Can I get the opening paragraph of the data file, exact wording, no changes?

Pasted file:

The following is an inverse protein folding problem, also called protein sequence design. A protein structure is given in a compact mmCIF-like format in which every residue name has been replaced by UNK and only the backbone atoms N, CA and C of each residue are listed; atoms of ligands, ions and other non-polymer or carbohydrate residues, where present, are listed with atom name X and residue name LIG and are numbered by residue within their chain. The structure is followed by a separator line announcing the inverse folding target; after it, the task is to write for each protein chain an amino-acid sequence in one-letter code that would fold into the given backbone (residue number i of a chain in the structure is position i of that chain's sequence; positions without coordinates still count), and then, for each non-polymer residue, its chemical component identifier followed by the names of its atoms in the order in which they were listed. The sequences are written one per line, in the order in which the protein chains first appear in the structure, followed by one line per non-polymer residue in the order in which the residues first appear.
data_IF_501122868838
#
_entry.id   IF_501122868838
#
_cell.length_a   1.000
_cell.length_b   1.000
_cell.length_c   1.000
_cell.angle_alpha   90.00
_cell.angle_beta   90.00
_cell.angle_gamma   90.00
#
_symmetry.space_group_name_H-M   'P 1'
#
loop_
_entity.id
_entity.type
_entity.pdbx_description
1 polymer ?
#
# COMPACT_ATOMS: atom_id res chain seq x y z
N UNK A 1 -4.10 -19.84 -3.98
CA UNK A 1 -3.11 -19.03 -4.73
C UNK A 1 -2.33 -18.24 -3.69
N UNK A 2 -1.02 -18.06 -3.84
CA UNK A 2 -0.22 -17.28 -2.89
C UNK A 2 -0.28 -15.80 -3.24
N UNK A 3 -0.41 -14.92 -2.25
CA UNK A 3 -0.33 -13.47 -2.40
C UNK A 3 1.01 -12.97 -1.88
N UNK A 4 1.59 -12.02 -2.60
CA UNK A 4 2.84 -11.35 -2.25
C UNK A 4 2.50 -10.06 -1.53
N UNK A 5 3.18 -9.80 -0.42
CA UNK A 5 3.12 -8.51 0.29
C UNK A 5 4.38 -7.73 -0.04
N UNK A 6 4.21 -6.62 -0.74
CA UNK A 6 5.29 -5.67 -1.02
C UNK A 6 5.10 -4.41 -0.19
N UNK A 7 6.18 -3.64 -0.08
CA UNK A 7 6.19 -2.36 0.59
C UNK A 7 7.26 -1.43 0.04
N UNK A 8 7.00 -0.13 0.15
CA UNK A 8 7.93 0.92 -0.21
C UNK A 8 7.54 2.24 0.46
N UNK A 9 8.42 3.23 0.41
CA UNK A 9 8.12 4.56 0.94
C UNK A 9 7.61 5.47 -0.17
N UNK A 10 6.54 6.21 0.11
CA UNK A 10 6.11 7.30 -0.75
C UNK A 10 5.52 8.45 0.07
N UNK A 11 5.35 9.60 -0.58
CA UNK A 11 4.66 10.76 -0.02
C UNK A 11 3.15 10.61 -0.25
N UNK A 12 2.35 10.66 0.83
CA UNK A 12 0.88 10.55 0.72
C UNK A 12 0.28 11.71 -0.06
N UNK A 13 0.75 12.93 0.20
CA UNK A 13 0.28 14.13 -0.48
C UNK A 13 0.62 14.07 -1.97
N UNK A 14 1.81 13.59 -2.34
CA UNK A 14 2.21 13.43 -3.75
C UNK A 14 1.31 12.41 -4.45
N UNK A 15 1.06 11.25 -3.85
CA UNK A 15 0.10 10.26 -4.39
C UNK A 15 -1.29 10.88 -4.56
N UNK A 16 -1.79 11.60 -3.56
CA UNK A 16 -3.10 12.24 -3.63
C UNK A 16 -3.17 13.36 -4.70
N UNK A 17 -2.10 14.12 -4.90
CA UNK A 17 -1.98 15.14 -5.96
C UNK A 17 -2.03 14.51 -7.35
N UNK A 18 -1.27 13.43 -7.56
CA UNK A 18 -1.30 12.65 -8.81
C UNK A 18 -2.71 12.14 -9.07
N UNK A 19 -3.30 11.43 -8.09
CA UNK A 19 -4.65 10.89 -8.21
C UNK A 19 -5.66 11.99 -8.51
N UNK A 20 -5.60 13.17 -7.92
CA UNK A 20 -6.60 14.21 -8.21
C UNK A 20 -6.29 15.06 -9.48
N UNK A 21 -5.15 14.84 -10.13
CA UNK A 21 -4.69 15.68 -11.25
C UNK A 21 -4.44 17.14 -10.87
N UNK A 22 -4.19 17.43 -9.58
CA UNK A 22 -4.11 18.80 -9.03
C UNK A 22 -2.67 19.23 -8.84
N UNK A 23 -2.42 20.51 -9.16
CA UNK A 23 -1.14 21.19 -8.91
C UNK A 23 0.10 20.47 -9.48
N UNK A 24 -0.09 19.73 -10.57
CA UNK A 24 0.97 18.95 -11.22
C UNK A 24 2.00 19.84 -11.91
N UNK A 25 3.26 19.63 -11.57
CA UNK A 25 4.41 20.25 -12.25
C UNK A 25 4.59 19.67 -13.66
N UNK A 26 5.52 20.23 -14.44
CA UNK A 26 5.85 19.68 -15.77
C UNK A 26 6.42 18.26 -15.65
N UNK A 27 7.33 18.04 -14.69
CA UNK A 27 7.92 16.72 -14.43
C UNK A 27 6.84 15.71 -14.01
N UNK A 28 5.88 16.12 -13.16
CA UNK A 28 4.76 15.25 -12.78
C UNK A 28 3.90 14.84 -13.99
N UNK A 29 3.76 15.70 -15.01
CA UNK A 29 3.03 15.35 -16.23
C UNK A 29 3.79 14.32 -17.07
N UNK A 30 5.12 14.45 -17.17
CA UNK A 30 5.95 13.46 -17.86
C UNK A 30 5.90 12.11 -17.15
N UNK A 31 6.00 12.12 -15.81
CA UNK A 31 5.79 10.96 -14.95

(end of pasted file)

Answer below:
The following is an inverse protein folding problem, also called protein sequence design. A protein structure is given in a compact mmCIF-like format in which every residue name has been replaced by UNK and only the backbone atoms N, CA and C of each residue are listed; atoms of ligands, ions and other non-polymer or carbohydrate residues, where present, are listed with atom name X and residue name LIG and are numbered by residue within their chain. The structure is followed by a separator line announcing the inverse folding target; after it, the task is to write for each protein chain an amino-acid sequence in one-letter code that would fold into the given backbone (residue number i of a chain in the structure is position i of that chain's sequence; positions without coordinates still count), and then, for each non-polymer residue, its chemical component identifier followed by the names of its atoms in the order in which they were listed. The sequences are written one per line, in the order in which the protein chains first appear in the structure, followed by one line per non-polymer residue in the order in which the residues first appear.